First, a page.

A SAVVY homeowner has stunned her followers with her tiny home remodeling project that reportedly cost her just $20,000.
The young woman (@mariah_shabinlife) has used her TikTok platform to document her experience of transforming a humble shed into a cozy cabin.
Mariah, who lives in North Carolina, has posted a handful of videos showing the construction project taking place in the woods behind her mother’s backyard.
She has previously explained that her decision to move into a tiny house was to help pay off her debts so she could one day travel the world.
Mariah recently decided to correct some of the assumptions people make about their life situation post.
In the short clip, the young woman in the background showed off the interior of her spacious living room and kitchen cabinets.
She wrote of the video, “When I tell people that for $20,000 you can live in a cabin-style shed that’s the same size as a standard house.”
She opted for the popular TikTok audio: “Shut up it is not!” followed by “Yes, that’s it,” which is the typical reaction she gets when telling people about the size of the room.
In the comments section, Mariah offered to offer advice to anyone who wants to follow in her footsteps.
“If you want to know how I did it and what we paid and approved, just let me know! It was such a simple process! And I have no regrets!” she wrote.
Many of her followers asked questions about the funding, construction, and permitting process.
“How much would land normally cost? If you had to buy that too?” asked one person.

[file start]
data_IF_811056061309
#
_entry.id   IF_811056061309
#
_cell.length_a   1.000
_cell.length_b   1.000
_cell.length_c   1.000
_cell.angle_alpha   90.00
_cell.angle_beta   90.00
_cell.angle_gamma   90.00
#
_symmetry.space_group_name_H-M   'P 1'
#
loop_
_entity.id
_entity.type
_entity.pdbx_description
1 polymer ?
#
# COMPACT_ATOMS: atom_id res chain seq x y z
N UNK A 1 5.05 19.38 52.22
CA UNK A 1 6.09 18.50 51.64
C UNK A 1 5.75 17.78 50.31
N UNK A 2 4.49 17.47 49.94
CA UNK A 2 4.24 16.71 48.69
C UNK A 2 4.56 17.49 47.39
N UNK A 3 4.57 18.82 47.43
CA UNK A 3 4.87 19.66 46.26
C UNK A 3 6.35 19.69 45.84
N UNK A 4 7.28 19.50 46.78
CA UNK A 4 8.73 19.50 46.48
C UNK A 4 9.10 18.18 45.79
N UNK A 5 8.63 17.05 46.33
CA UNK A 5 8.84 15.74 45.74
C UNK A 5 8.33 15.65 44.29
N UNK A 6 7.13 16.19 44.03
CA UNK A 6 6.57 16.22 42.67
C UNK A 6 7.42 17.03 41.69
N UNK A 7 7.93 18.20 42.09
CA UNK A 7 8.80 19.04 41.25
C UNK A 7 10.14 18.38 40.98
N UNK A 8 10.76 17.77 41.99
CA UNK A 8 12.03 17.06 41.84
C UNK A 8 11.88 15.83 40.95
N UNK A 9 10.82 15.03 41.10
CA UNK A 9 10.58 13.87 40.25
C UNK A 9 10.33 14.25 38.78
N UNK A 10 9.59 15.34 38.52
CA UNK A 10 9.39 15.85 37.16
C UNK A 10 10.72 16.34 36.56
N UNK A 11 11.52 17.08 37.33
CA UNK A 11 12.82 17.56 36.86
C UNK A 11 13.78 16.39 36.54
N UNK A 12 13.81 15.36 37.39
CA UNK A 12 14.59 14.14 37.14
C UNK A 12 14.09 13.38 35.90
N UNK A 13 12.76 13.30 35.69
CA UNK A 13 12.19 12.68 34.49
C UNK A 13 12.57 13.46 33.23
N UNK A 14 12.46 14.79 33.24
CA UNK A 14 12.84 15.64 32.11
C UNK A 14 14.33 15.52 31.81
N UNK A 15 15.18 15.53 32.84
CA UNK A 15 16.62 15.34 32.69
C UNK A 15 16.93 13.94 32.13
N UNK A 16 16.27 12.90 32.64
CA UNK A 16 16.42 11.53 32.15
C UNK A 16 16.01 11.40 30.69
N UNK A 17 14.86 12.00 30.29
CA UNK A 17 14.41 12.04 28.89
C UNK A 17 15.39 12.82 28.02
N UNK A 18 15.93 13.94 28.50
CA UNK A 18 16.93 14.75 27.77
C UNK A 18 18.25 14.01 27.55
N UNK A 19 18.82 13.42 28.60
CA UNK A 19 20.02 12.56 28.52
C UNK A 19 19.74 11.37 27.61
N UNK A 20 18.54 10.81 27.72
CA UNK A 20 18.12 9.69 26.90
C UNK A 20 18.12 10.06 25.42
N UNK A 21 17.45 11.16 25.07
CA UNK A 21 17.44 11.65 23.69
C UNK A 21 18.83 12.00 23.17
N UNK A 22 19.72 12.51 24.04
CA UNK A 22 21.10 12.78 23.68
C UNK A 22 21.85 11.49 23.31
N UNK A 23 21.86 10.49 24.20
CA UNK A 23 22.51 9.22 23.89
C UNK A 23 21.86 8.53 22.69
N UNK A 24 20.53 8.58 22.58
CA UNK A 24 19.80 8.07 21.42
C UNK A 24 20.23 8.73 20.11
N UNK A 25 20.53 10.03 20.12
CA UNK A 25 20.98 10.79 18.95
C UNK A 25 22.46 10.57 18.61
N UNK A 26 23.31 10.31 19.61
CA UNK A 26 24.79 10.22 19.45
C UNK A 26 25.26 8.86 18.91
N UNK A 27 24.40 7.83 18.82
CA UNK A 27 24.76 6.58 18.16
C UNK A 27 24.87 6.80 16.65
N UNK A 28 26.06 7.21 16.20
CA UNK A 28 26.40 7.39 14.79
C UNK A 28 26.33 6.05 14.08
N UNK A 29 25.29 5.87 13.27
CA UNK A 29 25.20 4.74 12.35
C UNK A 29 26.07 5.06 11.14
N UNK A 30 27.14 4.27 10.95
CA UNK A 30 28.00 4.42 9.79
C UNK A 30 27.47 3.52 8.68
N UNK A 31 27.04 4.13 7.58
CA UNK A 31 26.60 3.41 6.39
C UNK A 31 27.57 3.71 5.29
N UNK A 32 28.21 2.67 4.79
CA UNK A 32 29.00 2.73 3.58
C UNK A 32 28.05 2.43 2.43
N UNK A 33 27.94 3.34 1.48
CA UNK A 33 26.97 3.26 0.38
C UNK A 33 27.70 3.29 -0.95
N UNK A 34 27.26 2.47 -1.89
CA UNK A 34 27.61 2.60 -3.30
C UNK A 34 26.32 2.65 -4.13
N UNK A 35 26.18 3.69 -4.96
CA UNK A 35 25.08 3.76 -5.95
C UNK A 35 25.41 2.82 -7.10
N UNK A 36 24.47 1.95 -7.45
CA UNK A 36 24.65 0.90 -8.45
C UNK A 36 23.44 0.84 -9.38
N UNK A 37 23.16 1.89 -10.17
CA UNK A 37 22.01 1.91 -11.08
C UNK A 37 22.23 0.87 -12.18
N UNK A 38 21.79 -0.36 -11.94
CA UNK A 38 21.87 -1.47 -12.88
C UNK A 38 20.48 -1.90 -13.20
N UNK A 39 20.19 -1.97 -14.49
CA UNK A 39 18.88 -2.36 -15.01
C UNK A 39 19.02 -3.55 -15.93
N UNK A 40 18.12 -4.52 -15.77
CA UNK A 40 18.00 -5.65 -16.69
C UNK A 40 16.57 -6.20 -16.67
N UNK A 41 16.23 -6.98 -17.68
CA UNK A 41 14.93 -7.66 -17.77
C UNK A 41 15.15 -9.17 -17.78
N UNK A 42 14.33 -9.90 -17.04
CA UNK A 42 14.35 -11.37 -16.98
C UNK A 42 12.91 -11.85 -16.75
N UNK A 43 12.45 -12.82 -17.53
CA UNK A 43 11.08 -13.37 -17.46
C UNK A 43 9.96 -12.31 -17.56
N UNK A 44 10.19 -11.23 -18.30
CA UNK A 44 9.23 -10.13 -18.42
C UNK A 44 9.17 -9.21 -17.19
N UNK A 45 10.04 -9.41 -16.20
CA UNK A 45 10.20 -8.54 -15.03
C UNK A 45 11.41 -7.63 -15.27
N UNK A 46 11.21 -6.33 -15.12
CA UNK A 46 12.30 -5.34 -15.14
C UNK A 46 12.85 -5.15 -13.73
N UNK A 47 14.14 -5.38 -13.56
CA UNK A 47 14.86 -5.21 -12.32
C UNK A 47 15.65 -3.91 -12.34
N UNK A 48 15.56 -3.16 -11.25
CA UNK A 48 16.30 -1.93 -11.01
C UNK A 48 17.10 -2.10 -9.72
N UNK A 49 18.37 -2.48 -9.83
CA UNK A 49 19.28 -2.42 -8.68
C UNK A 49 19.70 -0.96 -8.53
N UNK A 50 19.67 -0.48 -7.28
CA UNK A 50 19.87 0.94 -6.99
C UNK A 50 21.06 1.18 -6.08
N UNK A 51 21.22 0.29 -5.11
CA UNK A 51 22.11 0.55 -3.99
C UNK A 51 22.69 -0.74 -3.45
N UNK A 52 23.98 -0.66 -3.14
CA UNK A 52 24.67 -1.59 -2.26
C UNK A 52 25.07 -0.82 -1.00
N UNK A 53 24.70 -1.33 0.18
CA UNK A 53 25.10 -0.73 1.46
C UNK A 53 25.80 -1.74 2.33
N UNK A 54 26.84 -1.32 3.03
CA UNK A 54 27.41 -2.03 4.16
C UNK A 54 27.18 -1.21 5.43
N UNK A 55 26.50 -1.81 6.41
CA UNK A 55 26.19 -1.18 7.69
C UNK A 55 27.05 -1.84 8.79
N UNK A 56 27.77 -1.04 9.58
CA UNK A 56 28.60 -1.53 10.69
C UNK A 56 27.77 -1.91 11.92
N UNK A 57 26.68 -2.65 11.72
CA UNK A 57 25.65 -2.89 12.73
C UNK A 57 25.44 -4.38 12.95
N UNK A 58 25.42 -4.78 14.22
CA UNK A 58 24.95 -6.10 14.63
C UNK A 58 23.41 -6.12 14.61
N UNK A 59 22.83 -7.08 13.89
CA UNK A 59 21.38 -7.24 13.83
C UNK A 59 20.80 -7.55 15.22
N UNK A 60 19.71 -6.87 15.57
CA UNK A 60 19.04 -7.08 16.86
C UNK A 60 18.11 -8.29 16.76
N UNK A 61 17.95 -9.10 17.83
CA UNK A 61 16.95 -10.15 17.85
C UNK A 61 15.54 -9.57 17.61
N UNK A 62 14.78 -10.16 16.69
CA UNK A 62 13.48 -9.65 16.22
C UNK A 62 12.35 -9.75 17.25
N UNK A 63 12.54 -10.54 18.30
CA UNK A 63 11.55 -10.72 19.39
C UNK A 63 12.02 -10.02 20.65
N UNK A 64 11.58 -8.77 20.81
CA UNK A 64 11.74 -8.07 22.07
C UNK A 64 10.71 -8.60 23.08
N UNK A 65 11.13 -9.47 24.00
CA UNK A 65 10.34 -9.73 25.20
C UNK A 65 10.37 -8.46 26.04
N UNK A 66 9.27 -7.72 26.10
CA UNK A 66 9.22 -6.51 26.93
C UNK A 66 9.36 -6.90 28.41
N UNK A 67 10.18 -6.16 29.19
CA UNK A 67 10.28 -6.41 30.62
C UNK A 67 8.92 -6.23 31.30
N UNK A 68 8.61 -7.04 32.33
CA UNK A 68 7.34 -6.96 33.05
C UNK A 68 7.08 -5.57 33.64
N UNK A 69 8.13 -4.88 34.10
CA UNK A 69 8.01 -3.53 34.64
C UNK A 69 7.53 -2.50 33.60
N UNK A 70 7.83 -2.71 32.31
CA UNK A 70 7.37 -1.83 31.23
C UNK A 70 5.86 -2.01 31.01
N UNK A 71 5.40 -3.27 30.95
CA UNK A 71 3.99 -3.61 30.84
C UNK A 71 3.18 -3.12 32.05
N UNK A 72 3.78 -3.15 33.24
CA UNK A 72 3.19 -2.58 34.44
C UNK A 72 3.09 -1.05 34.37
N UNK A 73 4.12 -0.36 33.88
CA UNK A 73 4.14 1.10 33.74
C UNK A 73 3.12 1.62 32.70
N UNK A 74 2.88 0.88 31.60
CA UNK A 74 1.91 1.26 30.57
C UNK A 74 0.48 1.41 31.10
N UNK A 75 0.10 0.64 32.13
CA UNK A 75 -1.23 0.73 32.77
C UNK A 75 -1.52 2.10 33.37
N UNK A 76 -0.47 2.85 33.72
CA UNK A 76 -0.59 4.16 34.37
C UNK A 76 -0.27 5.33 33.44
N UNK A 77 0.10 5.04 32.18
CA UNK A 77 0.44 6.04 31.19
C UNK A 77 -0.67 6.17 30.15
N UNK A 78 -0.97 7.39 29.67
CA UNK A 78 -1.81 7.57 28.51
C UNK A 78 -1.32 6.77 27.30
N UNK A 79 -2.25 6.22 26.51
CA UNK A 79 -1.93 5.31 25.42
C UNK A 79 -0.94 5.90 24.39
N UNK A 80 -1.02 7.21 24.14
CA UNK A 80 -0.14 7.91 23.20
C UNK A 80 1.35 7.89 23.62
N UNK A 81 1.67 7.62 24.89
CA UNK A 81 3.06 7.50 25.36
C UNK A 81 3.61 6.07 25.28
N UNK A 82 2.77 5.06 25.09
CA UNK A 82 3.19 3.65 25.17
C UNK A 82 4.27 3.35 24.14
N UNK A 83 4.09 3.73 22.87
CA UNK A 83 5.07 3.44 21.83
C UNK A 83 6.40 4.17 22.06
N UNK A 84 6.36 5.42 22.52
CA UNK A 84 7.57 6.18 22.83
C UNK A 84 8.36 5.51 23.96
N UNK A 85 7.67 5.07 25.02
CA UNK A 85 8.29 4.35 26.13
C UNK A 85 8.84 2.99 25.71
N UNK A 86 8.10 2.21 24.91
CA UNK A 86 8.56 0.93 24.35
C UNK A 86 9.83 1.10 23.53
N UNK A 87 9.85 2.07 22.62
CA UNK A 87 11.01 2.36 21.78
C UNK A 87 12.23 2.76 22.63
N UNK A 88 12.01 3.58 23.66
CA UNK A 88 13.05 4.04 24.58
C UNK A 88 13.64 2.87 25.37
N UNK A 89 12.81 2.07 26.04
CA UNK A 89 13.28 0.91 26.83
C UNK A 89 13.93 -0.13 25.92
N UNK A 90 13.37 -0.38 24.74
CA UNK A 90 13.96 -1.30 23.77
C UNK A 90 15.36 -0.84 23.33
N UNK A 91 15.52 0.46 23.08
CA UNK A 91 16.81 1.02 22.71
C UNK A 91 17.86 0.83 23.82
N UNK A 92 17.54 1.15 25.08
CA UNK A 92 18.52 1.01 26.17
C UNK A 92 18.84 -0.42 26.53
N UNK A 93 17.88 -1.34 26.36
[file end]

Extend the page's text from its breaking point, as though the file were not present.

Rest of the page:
“Some places you can rent to own land. Or for a property fee. Where I live they’re only $20,000, but that’s an acre,” she replied.
Another TikToker claimed her “standard house” is much larger than her tiny home.
“But your shed is the size of my living room with two bedrooms and one bath that I rent for $500,” they pointed out.
Mariah then suggested that she own the house, which might make up for its small size.
“Will it be yours someday though?” She asked. “It’s all paid for. I know not everyone wants to live like that, but I’m happy.”
Others pointed out that living outside of a tiny home still comes with additional costs.
“Plus insulation, roofing, electric well, heating. I did that. Quite expensive. Cheaper than a new house but still expensive,” another person noted.
While tiny house living isn’t for everyone, Mariah has made the best of it and continues to encourage others to consider downsizing their spaces.